Now before I get flooded with e-mails accusing me of rigging the data, yes, I am sure I could have searched and found cheaper options too. And yes, there is stuff out there for free. And yes, some of those add-ons might have features and options that ColdFusion does not support. Agreed. This is not official data, nor is it an apples-to-apples comparison. I did not put tons of time into this research, that was not the intent.

    What this is, however, is proof positive that you get what you pay for. Or in other words, pay now or pay later. And if you do opt to pay later, you'll likely pay a lot more. (Plus the integration will not be as clean or as simple, it just can't be.)

    This is not just true of ASP - it is true of every one of the free options. ColdFusion is not free, but from a raw cost of goods standpoint it is an absolute bargain - matching the features in any other development product will cost you a lot more than ColdFusion.

    And It's an Incredible Language Too
    From a cost perspective, just by looking at what you get in the box, ColdFusion is already a far better option. And we haven't even mentioned the cost associated with the language - or rather, the cost associated with using the wrong language.

    CFML is not a general-purpose language; it was never intended to be one. But CFML is the very best language for integrating with Internet clients and technologies. Take something as simple as a database query - in ColdFusion we use a single tag named <CFQUERY> and it just works. Have you ever looked at what it takes to do the same in ASP or PHP or even JSP? Or how about something as trivial as sending an SMTP e-mail message?

    Or even a simple thing like making data persist in a shared scope? A colleague recently shared with me some ASP code that he was so proud of - code that helped him eliminate unnecessary database reads by caching results in the application itself. When he was finished with his lengthy and very detailed code walkthrough and explanation I showed him <CFQUERY NAME="APPLICATION.result"> and <CFQUERY CACHEDWITHIN ...>. He just stared and said nothing (although I think he was trying to respond - his lips moved but no sound escaped).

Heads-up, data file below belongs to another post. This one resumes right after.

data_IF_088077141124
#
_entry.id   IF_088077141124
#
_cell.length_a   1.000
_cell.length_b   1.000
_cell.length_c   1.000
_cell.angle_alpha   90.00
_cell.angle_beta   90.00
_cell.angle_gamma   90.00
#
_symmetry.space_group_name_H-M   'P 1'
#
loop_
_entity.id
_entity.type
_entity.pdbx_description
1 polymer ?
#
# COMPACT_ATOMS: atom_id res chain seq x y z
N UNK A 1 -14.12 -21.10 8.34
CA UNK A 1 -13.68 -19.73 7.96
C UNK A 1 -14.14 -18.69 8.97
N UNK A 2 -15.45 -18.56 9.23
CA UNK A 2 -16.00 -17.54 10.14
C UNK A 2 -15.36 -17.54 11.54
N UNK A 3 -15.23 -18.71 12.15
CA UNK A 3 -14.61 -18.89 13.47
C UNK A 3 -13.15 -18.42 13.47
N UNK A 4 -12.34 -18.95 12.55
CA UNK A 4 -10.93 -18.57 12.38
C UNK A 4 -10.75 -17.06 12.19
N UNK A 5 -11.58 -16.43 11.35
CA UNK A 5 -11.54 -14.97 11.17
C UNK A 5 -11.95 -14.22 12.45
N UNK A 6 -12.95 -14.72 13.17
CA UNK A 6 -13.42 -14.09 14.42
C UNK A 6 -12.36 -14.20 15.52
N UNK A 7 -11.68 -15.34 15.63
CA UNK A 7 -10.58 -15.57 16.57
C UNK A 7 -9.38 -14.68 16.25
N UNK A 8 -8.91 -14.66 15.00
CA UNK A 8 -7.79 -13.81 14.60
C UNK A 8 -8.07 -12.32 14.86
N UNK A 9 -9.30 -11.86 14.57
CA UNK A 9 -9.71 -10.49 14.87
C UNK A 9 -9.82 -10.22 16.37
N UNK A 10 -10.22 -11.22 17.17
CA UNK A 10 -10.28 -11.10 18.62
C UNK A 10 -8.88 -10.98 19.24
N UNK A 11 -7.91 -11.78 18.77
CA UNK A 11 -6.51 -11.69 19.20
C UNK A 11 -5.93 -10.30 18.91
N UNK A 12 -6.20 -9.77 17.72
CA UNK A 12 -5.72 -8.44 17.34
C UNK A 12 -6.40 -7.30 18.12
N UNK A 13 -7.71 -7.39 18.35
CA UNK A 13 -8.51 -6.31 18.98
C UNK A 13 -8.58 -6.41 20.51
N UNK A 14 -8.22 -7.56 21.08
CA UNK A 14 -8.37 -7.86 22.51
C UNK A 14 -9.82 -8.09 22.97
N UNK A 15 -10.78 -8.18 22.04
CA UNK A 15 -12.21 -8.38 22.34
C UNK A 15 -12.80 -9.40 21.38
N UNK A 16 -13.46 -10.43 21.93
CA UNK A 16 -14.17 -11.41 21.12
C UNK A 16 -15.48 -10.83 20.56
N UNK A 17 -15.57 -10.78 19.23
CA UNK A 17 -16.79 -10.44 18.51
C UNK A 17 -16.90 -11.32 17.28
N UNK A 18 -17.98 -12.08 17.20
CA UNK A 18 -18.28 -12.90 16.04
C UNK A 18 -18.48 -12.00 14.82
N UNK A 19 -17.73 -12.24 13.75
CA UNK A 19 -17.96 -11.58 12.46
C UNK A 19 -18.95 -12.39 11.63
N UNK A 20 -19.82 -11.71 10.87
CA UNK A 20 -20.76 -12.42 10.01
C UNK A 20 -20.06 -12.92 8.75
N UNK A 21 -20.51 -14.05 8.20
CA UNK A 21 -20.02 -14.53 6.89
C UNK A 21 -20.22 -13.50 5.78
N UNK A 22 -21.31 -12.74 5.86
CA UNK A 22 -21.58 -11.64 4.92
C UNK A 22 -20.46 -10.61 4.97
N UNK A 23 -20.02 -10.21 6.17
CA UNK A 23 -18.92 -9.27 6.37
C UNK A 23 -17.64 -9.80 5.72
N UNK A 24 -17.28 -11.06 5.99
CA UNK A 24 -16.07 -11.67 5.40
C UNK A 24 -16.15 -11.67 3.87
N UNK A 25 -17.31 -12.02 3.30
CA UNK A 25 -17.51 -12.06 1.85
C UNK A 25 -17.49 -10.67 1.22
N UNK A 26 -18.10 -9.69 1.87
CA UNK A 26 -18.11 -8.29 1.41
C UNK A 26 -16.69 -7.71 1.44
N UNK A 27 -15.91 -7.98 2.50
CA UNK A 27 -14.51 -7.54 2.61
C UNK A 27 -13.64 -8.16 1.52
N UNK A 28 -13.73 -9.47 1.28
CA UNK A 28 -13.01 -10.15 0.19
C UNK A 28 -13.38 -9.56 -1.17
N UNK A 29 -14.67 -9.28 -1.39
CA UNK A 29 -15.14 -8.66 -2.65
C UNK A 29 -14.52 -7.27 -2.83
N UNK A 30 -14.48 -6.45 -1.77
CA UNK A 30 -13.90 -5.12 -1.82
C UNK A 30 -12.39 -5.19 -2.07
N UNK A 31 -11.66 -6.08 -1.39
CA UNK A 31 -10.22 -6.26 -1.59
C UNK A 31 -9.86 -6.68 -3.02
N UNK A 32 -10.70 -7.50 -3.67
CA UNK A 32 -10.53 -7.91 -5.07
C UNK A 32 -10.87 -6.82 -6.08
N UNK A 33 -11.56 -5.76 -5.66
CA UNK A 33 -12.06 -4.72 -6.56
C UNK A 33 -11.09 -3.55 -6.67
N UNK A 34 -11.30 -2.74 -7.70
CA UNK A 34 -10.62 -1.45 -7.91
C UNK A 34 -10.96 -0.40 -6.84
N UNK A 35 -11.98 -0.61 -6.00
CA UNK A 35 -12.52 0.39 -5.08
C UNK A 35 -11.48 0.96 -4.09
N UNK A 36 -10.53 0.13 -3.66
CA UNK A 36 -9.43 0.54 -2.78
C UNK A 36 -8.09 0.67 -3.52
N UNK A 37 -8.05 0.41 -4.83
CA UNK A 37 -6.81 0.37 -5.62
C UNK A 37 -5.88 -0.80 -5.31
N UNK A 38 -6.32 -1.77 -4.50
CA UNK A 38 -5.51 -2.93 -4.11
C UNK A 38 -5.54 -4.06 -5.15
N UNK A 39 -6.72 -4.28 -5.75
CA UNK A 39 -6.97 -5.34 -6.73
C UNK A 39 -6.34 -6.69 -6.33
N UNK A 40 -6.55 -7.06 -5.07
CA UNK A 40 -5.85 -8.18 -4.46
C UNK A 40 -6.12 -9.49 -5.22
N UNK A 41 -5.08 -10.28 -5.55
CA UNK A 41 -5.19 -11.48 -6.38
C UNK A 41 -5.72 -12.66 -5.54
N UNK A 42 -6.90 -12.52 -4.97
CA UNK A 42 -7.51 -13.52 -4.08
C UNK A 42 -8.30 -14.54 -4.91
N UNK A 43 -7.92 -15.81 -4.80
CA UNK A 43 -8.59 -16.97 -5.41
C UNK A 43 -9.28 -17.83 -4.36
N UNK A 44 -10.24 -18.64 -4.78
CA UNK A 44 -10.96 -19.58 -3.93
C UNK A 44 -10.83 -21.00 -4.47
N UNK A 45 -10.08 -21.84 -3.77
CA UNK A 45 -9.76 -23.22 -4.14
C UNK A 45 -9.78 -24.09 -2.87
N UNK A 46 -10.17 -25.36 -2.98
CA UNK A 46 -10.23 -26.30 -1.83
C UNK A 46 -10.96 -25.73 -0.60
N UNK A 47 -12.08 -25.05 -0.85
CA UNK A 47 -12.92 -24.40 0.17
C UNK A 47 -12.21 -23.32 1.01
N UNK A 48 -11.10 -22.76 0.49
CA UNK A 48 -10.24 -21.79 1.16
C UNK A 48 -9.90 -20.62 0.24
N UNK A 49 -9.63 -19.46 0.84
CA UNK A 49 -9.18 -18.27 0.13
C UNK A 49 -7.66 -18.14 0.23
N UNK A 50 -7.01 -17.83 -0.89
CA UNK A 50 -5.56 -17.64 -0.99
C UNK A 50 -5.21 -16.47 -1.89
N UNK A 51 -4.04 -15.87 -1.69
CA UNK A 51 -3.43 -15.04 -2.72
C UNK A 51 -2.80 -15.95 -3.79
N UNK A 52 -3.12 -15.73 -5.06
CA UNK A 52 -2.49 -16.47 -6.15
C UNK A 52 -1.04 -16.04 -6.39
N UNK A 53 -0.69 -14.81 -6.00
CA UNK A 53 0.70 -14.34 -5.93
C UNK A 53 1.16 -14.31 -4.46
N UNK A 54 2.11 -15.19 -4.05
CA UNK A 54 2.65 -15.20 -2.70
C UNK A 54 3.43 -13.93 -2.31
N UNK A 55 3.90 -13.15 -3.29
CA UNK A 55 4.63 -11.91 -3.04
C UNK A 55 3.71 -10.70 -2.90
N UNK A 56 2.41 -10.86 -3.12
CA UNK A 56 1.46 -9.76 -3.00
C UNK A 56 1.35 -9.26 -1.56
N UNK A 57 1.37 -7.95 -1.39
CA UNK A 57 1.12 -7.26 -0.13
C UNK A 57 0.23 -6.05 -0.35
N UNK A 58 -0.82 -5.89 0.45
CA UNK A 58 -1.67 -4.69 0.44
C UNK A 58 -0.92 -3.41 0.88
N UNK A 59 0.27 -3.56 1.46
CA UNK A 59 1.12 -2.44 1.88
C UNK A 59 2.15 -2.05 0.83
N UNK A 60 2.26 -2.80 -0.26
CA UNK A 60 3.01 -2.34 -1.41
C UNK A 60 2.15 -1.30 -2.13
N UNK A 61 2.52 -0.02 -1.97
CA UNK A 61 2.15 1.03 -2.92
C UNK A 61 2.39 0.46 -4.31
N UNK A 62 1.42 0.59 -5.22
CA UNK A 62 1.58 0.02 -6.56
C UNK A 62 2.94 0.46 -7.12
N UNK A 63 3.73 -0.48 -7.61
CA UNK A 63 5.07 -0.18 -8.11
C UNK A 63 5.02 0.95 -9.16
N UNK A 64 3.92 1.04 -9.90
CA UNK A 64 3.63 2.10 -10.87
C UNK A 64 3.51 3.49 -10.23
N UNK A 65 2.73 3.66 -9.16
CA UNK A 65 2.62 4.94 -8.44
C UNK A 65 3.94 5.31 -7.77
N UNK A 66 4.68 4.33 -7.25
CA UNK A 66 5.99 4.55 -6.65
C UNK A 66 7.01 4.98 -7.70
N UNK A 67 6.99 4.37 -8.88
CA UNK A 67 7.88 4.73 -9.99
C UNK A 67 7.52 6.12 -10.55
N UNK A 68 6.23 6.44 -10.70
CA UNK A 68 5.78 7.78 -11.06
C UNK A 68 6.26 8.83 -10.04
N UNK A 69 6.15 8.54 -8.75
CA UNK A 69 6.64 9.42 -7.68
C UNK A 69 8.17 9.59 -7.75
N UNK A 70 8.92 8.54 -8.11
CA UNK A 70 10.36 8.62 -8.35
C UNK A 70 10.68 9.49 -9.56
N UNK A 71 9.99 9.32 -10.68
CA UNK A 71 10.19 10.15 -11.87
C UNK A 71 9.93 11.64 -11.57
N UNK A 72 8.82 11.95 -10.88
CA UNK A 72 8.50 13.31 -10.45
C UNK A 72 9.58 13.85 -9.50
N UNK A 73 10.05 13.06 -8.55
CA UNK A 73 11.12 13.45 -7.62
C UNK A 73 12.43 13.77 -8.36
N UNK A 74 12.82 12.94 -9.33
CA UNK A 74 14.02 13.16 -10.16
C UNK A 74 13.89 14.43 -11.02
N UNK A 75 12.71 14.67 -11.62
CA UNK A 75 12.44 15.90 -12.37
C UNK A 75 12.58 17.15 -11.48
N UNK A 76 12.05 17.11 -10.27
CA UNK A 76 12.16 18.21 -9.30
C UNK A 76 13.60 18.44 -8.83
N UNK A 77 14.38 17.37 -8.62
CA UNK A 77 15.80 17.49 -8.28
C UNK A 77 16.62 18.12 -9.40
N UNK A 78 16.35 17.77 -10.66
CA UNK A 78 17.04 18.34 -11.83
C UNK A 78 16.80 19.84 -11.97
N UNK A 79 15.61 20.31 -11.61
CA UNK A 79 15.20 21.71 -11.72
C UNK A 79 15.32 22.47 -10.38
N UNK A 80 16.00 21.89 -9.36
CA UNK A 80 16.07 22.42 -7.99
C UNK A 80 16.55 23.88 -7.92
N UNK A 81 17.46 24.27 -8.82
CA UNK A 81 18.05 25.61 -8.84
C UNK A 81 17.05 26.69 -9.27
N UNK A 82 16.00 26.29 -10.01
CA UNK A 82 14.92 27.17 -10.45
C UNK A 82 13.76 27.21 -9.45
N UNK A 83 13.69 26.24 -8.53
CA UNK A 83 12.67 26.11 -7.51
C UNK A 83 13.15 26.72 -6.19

At DevCon in October I discussed Web services in detail, and had the opportunity to demonstrate ColdFusion Web services being consumed by .NET (using C#) as well as .NET Web services being consumed by ColdFusion MX. One of the most blatantly obvious differences was the amount of code it took to consume a Web service - .NET is built around Web services technologies, and ColdFusion puts it to shame with something as simple as consuming a Web service (a .NET Web service at that) - one tag compared to pages of code.

    I am not going to go into when CFML should be used and when it shouldn't; I've written and talked about that many times before. But one thing is a given, an indisputable fact. For the right parts of your application, CFML is the cleanest, the simplest, the most productive, and simply the best solution available to you.

    What does that have to do with other products being free? Not only do you get more product for your money as already explained, but by using CFML, your development costs drop dramatically. Using CFML, your development will be simple and will take less time, and time is money. It's as simple as that.

    Summary
    So, why buy ColdFusion when ASP (or JSP or PHP or Perl or...) is free? Well, if they were indeed free that would be a very good question. But, as you can see, they are not free, and thus it's not a good question at all. The truth is that the question should be exactly the opposite - with ColdFusion being such a bargain, offering such value for the money and ongoing savings in development costs, why would you ever want to use a supposedly free product?